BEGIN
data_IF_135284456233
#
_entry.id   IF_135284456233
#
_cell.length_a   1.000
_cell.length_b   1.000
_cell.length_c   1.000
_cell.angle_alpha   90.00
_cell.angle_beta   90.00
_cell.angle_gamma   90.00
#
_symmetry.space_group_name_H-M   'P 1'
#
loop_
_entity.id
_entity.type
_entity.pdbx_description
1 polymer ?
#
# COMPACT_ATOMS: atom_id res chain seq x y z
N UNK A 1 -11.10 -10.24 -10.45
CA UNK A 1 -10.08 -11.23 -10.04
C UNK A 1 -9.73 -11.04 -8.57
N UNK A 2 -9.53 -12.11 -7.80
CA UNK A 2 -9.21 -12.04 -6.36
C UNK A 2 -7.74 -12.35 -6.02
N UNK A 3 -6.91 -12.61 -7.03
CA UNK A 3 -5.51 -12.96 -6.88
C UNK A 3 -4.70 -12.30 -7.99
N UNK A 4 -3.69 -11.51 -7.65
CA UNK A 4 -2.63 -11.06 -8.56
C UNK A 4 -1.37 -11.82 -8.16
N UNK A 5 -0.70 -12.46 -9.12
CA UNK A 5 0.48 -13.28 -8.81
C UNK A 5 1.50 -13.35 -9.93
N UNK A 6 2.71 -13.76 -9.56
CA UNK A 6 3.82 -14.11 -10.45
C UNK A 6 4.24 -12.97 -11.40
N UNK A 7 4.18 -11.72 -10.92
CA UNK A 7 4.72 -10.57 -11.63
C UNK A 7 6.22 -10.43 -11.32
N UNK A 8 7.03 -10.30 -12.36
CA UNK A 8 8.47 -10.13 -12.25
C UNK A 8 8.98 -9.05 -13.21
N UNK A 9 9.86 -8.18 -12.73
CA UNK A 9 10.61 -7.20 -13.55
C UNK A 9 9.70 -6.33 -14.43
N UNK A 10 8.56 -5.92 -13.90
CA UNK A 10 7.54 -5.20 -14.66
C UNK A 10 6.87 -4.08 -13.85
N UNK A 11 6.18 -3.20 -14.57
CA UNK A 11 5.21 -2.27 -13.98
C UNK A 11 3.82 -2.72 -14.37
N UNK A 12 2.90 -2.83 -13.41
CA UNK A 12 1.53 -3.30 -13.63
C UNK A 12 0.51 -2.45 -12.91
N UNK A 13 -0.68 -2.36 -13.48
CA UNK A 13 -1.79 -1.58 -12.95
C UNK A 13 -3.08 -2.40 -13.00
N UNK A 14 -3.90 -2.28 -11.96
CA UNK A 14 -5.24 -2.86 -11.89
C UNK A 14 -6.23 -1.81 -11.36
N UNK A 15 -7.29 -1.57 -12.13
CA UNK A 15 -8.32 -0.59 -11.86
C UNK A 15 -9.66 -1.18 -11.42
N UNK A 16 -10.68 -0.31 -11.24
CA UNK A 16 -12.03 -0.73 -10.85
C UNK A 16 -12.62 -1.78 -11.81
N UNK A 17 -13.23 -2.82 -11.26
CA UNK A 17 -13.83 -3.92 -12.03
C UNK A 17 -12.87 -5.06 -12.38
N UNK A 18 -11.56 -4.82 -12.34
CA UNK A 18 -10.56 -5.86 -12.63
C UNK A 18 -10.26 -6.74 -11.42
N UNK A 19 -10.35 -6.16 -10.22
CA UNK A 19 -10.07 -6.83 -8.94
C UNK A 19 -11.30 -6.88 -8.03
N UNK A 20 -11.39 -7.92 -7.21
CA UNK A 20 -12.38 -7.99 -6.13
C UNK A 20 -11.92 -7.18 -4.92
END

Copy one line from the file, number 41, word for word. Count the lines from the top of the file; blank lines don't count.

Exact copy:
C UNK A 7 6.22 -10.43 -11.32